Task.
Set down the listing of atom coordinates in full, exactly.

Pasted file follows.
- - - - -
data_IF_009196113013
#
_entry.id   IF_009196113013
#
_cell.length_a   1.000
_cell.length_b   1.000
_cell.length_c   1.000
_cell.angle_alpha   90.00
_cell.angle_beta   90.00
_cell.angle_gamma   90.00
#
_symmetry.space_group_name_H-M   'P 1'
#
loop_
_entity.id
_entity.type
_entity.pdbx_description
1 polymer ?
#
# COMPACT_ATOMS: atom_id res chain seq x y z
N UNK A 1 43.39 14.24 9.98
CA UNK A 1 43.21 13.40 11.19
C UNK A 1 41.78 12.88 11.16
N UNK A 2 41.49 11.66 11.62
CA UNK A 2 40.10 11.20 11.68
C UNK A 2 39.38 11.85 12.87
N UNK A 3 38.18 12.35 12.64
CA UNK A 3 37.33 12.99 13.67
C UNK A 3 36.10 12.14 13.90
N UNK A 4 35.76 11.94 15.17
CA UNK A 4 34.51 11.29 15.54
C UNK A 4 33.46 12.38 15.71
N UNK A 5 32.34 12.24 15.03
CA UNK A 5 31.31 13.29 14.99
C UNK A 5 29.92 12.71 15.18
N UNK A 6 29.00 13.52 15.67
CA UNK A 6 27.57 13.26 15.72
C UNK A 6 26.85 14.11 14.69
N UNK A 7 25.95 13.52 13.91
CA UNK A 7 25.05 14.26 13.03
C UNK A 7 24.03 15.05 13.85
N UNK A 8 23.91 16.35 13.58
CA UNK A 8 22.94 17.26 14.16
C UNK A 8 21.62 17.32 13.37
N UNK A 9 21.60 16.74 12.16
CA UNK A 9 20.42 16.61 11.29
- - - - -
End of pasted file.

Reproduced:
data_IF_009196113013
#
_entry.id   IF_009196113013
#
_cell.length_a   1.000
_cell.length_b   1.000
_cell.length_c   1.000
_cell.angle_alpha   90.00
_cell.angle_beta   90.00
_cell.angle_gamma   90.00
#
_symmetry.space_group_name_H-M   'P 1'
#
loop_
_entity.id
_entity.type
_entity.pdbx_description
1 polymer ?
#
# COMPACT_ATOMS: atom_id res chain seq x y z
N UNK A 1 43.39 14.24 9.98
CA UNK A 1 43.21 13.40 11.19
C UNK A 1 41.78 12.88 11.16
N UNK A 2 41.49 11.66 11.62
CA UNK A 2 40.10 11.20 11.68
C UNK A 2 39.38 11.85 12.87
N UNK A 3 38.18 12.35 12.64
CA UNK A 3 37.33 12.99 13.67
C UNK A 3 36.10 12.14 13.90
N UNK A 4 35.76 11.94 15.17
CA UNK A 4 34.51 11.29 15.54
C UNK A 4 33.46 12.38 15.71
N UNK A 5 32.34 12.24 15.03
CA UNK A 5 31.31 13.29 14.99
C UNK A 5 29.92 12.71 15.18
N UNK A 6 29.00 13.52 15.67
CA UNK A 6 27.57 13.26 15.72
C UNK A 6 26.85 14.11 14.69
N UNK A 7 25.95 13.52 13.91
CA UNK A 7 25.05 14.26 13.03
C UNK A 7 24.03 15.05 13.85
N UNK A 8 23.91 16.35 13.58
CA UNK A 8 22.94 17.26 14.16
C UNK A 8 21.62 17.32 13.37
N UNK A 9 21.60 16.74 12.16
CA UNK A 9 20.42 16.61 11.29